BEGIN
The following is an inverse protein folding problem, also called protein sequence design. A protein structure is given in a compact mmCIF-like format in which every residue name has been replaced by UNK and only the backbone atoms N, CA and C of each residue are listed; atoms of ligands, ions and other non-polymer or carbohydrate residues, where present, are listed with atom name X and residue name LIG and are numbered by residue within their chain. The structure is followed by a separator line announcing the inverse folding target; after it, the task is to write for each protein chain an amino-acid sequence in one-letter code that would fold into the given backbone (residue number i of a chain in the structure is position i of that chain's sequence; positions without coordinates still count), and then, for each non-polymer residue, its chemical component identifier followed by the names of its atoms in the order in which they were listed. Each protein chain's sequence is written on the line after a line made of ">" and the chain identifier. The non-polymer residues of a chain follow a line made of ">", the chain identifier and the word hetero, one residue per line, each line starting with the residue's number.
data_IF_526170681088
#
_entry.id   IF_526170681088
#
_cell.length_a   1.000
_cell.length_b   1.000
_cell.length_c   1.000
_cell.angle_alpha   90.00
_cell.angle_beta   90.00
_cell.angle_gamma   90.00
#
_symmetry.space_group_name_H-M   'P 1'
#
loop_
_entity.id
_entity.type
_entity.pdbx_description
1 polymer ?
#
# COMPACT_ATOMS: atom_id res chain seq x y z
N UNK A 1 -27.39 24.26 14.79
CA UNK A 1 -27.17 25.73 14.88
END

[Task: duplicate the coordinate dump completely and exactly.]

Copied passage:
The following is an inverse protein folding problem, also called protein sequence design. A protein structure is given in a compact mmCIF-like format in which every residue name has been replaced by UNK and only the backbone atoms N, CA and C of each residue are listed; atoms of ligands, ions and other non-polymer or carbohydrate residues, where present, are listed with atom name X and residue name LIG and are numbered by residue within their chain. The structure is followed by a separator line announcing the inverse folding target; after it, the task is to write for each protein chain an amino-acid sequence in one-letter code that would fold into the given backbone (residue number i of a chain in the structure is position i of that chain's sequence; positions without coordinates still count), and then, for each non-polymer residue, its chemical component identifier followed by the names of its atoms in the order in which they were listed. Each protein chain's sequence is written on the line after a line made of ">" and the chain identifier. The non-polymer residues of a chain follow a line made of ">", the chain identifier and the word hetero, one residue per line, each line starting with the residue's number.
data_IF_526170681088
#
_entry.id   IF_526170681088
#
_cell.length_a   1.000
_cell.length_b   1.000
_cell.length_c   1.000
_cell.angle_alpha   90.00
_cell.angle_beta   90.00
_cell.angle_gamma   90.00
#
_symmetry.space_group_name_H-M   'P 1'
#
loop_
_entity.id
_entity.type
_entity.pdbx_description
1 polymer ?
#
# COMPACT_ATOMS: atom_id res chain seq x y z
N UNK A 1 -27.39 24.26 14.79
CA UNK A 1 -27.17 25.73 14.88